I didn’t read the description, just knew this was a queer Romeo & Juliet retelling, so I thought it would be a male version of Juliet. Instead, it turned out to be a clever twist on the story that included Juliet but focused on a romance between Romeo and Mercutio’s brother, Valentine. It was fun seeing the things the author took from the original story and included in different ways in this story. (Though I think it can still be enjoyed even if you have no familiarity with the original.)
The first meeting between Romeo and Valentine was so lovely. I could feel the connection between them. The strange pull and trust and vulnerability Romeo felt. And they only grew closer after that. They lived in a time and place where men and women were supposed to get married, and that was that, so Romeo experienced a lot of confusion and wonder throughout, but Valentine was the perfect person to handle his feelings with care and reciprocation. The description for this book uses the words “tender romance,” and that is very much accurate.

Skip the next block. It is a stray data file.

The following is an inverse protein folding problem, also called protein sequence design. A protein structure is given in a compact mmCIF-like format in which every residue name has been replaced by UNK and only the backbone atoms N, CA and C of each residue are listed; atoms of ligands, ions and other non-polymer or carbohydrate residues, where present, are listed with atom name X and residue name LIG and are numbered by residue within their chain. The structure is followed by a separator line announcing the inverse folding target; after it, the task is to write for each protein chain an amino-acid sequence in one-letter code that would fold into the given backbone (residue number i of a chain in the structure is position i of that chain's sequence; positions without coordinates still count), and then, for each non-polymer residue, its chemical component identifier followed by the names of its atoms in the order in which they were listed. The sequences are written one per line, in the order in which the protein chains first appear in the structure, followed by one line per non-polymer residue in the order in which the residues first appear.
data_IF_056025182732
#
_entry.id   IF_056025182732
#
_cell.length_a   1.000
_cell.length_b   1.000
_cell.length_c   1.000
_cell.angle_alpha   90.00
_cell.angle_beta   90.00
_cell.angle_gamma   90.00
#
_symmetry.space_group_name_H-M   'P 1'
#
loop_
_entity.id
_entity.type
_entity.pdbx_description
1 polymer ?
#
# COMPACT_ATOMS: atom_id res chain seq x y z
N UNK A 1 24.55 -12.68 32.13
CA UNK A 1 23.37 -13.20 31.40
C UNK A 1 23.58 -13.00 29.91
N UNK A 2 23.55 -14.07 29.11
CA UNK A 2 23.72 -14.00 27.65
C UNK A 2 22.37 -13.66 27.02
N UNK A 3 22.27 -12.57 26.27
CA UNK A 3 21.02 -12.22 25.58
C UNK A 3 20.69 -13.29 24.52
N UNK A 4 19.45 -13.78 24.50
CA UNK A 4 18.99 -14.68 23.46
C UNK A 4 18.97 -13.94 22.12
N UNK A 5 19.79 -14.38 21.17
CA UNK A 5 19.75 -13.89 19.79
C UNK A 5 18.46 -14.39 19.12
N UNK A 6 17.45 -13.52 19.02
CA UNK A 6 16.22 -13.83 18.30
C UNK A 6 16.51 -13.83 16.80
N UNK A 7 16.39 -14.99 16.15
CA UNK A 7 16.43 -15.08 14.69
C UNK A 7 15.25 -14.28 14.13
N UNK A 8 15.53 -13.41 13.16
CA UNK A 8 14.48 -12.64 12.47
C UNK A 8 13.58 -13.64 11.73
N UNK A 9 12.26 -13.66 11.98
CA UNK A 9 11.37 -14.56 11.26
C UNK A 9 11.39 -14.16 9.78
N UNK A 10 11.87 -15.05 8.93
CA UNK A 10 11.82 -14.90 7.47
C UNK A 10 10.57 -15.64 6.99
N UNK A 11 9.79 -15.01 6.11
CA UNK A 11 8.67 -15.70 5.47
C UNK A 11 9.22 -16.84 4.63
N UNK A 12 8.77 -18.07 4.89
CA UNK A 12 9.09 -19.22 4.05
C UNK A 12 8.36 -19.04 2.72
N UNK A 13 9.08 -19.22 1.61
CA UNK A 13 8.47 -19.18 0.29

The friendships and the characters themselves were also very sweet. Romeo and Valentine were gentle souls. Benvolio and Mercutio enjoyed teasing each other and charming everyone and hooking up with girls and were not always perfect, but they were loyal and well-meaning and a lot of fun. Juliet was understanding and headstrong, and I loved the connection she and Romeo shared, both able to relate to and understand each other in many ways. Friar Laurence was also understanding and always there to help.
The audiobook narrator, Max Meyers, sounded so natural and so wonderfully, beautifully conveyed all the emotion, all of Romeo’s confusion, fear, desperation, wonder, and love. Wonderfully conveyed all the other characters’ emotions too, and made them all sound different enough to tell apart.
Overall, this was a lovely m/m retelling with a romance that was gentle and characters who were sweethearts!
Anyone who likes queer retellings, Romeo & Juliet retellings, first love, gentle romance, and sweet characters.